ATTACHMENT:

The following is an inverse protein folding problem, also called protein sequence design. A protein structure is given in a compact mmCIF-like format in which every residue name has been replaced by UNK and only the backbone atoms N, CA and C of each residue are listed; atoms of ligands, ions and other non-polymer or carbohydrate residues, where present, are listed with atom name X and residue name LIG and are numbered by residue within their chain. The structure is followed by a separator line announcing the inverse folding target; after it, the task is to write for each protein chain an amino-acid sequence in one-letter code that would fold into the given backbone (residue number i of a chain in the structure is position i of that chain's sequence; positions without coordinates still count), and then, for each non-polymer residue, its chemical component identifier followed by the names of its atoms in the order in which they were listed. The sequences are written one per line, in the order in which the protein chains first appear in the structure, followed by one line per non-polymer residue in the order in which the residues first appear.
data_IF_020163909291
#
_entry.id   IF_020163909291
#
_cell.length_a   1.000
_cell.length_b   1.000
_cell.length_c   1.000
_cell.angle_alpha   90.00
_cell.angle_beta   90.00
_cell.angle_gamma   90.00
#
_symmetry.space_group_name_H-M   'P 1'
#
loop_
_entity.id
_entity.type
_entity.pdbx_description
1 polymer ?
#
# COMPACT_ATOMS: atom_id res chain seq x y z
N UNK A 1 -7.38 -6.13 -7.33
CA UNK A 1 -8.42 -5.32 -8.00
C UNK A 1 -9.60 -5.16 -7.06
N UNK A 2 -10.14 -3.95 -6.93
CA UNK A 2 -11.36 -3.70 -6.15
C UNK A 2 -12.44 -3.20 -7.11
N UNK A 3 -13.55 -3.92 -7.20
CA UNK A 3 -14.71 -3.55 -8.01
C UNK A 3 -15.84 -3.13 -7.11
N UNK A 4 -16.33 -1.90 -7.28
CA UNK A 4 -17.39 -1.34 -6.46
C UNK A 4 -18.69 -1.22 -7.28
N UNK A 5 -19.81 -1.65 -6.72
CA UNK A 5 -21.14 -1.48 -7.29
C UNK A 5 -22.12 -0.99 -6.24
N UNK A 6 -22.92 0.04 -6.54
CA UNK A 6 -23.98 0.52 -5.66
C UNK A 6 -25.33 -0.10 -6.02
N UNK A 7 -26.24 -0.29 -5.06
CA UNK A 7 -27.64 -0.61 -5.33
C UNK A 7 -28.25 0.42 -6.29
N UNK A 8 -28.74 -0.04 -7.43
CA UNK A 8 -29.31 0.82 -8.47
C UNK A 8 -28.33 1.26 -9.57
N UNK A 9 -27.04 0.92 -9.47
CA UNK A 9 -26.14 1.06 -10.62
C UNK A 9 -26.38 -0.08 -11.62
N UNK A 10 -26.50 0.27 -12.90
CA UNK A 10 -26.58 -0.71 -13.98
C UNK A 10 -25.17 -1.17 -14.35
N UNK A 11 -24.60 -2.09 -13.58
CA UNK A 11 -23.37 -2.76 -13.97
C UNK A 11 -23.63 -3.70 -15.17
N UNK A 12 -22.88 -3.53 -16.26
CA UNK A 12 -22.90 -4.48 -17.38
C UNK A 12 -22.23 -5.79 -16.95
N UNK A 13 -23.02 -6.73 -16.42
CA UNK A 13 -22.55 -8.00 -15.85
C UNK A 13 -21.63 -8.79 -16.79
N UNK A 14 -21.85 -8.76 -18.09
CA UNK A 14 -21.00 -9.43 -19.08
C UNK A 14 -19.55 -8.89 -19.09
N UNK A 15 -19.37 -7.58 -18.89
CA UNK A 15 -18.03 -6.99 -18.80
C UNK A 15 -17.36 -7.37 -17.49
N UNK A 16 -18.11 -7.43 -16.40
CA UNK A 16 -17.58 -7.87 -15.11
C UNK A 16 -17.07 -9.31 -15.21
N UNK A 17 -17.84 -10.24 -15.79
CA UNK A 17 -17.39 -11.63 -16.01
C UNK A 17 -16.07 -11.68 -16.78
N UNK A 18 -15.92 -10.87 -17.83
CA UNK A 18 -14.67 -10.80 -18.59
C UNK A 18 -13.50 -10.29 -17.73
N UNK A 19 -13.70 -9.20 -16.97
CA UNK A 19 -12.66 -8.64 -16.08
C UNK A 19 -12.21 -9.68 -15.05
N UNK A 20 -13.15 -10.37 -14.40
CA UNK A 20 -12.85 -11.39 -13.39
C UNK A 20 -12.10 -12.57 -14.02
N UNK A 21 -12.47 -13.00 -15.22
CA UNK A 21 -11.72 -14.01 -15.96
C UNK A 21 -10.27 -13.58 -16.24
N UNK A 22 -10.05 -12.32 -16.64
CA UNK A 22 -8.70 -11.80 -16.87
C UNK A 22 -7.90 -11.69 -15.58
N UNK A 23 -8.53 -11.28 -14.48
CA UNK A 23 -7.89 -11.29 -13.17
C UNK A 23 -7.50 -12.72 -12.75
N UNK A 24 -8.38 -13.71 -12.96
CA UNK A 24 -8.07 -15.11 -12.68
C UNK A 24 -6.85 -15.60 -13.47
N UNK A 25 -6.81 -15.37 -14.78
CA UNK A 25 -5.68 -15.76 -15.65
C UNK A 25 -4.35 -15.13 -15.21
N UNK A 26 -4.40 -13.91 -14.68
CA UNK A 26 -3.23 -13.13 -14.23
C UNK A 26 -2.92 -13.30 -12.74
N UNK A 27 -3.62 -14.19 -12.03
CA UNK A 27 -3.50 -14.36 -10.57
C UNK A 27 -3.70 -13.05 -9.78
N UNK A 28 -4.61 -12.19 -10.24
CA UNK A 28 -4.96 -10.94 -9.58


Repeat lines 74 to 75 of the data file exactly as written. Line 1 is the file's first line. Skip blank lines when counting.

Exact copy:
CA UNK A 18 -14.67 -10.80 -18.59
C UNK A 18 -13.50 -10.29 -17.73